What does 1 + 2 + 3 + … + 100 equal? Learn how to amaze your friends by quickly calculating the sum of the integers from 1 to 100.
If you’re anything like me, you probably enjoy a good number trick every now and then. Which is exactly why I’m excited that today we’re going to take a look at one of the very best number tricks I know. And not only is it a great trick, it also comes with a fabulous story about how, once upon a time, a school-aged version of a man who would eventually become an extremely famous mathematician and scientist both annoyed and impressed his math teacher. As if that isn’t enough, today’s trick is also related to the very cool class of triangular numbers that we talked about last week. So what’s the trick? And how can you use it to amaze your friends? Stay tuned because that’s exactly what we’re going to find out today.>
Who Is Carl Friedrich Gauss?
Our story begins sometime around 1780, a few years after the birth of the German boy who would grow up to become the famous mathematician Carl Friedrich Gauss. As seems to so often be the case with young budding geniuses, Gauss’ childhood was filled with early indications of his talents—at least if you believe the stories (which I for the most part do). It’s said that the three year old Gauss started double-checking his father’s figures—in his head, of course—and saved him from making many-a-bookkeeping blunder. Within a few years, he was pretty much in charge of the bookkeeping.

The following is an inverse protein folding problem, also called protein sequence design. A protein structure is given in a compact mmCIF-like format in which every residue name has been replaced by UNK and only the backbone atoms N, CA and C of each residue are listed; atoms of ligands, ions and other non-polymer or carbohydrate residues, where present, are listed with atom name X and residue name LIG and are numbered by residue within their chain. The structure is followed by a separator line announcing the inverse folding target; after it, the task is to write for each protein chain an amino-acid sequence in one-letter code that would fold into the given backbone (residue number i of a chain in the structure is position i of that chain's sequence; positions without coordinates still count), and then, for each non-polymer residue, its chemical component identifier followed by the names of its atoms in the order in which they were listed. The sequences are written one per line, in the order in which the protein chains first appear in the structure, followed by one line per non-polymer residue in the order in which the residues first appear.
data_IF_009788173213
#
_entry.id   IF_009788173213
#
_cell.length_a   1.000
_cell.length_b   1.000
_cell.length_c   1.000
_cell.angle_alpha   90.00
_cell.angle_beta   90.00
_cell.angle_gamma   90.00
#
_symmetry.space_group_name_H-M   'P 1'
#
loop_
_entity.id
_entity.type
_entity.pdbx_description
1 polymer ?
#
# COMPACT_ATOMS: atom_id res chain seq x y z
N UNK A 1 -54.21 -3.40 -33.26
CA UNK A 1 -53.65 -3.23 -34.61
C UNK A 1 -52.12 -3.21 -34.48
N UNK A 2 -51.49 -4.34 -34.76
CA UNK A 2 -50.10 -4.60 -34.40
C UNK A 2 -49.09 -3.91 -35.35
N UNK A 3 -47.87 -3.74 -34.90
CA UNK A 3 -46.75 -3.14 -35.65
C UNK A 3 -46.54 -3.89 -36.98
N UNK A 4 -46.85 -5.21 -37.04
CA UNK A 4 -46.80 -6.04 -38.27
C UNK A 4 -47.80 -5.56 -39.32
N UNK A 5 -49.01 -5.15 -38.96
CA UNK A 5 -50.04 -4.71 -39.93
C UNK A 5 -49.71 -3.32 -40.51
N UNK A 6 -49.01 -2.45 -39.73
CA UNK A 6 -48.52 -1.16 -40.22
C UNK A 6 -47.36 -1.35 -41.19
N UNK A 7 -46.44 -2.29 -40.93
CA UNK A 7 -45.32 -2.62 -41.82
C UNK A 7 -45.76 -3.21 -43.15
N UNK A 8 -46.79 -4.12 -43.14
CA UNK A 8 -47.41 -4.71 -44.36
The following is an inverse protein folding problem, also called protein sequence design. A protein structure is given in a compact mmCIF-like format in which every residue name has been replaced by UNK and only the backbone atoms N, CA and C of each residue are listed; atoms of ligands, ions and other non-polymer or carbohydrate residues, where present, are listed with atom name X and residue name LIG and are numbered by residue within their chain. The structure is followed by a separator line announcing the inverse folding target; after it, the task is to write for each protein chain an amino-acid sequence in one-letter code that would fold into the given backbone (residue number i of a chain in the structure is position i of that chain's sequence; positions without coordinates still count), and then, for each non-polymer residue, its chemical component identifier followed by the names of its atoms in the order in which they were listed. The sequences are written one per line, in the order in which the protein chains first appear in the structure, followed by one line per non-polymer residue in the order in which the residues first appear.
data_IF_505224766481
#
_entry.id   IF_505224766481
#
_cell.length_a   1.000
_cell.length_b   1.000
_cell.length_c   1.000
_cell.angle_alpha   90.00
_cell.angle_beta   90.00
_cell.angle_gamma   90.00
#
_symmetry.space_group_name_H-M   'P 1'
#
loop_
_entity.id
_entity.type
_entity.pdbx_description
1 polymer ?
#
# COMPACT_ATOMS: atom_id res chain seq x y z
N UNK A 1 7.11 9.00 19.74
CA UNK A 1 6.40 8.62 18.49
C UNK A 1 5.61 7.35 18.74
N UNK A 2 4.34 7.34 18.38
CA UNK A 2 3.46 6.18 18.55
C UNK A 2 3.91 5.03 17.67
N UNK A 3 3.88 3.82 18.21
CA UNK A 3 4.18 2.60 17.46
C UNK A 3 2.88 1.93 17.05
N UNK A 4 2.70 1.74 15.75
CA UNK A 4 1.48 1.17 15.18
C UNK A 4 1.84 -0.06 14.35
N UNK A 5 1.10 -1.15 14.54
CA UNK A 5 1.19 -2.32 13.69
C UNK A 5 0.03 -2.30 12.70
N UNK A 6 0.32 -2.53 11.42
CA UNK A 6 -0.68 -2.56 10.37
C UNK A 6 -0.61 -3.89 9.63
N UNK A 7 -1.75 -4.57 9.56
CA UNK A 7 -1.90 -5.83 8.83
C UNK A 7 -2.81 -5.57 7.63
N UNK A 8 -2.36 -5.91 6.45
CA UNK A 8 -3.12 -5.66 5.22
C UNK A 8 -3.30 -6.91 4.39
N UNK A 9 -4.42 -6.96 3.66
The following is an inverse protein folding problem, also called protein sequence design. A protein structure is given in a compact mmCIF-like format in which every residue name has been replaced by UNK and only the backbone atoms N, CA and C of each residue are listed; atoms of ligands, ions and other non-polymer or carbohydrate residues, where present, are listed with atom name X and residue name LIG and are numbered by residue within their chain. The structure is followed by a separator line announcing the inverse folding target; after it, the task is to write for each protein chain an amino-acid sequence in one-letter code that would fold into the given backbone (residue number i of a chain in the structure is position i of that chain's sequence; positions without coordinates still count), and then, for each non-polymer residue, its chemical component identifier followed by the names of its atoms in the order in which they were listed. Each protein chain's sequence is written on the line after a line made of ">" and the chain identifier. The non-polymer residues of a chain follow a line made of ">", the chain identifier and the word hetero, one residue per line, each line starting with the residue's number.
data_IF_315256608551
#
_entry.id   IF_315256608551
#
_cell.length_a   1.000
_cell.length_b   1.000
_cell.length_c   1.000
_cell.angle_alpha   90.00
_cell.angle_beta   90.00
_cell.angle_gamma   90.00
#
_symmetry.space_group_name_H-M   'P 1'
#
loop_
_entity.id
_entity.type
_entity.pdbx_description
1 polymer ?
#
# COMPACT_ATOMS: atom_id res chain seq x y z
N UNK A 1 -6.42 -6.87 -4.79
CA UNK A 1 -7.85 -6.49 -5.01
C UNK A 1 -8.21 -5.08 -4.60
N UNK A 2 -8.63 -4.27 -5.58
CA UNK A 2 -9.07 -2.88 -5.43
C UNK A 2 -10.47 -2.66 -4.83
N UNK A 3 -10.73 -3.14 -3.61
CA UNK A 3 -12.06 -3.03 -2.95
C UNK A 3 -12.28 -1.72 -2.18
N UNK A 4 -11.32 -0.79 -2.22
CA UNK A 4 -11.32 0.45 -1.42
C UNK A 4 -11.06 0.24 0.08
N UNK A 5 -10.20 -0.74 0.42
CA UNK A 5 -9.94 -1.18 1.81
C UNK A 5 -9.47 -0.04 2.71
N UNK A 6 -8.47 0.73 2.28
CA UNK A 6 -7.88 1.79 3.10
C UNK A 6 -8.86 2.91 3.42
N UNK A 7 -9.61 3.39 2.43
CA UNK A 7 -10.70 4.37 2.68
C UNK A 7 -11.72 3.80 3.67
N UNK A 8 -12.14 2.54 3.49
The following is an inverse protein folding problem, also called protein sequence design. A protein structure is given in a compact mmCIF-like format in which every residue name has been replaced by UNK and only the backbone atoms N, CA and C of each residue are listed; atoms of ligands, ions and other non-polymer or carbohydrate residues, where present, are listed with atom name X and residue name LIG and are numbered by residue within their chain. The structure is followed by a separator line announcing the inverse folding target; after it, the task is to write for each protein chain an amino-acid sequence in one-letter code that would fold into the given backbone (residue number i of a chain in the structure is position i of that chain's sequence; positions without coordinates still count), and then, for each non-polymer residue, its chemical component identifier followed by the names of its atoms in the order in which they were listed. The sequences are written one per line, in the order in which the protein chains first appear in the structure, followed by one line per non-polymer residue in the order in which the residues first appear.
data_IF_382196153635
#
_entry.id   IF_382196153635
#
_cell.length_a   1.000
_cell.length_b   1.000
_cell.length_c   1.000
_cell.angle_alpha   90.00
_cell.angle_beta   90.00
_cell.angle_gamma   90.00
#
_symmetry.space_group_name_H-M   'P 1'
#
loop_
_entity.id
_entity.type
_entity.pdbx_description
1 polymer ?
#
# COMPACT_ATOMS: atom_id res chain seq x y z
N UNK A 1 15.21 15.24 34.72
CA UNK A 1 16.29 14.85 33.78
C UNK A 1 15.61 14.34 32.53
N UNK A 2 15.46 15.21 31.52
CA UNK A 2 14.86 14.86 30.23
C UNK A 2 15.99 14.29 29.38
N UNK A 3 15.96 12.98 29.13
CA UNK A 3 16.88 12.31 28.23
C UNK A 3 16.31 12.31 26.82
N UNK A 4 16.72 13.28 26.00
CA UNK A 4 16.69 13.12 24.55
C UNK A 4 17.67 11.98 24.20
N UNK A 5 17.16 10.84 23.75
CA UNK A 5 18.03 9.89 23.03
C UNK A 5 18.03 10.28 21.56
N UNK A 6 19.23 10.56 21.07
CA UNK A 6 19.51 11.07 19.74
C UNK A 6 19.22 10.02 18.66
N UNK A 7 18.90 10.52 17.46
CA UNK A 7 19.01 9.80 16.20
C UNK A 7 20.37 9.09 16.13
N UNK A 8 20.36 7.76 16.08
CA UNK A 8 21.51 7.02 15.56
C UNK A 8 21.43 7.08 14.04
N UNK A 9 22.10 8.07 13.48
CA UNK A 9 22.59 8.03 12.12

Later in life, Gauss went on to do truly amazing things…lots and lots of them. Seriously, if you study math or physics in college and beyond as I did, you quickly realize that he’s one of those guys whose name is plastered all over the place. By the age of 15 he was discovering patterns in prime numbers, by 22 he was coming up with a proof of something known as the Fundamental Theorem of Algebra, by 24 he was doing a bunch of other awesome stuff (too much to detail right now), later in life he did even cooler stuff with probability and statistics (Ever heard of the bell curve? Yep, that’s also known as a Gaussian function), toss in some modular arithmetic, and (just for fun) he even went ahead and made some big-time contributions to physics and astronomy. And that’s kind of just the tip of the iceberg!
But those aren’t the things I want to talk about today. Instead, I want to talk about the math trick that the somewhere between 7 and 10 year old Gauss figured out and used to annoy and impress his dear old math teacher.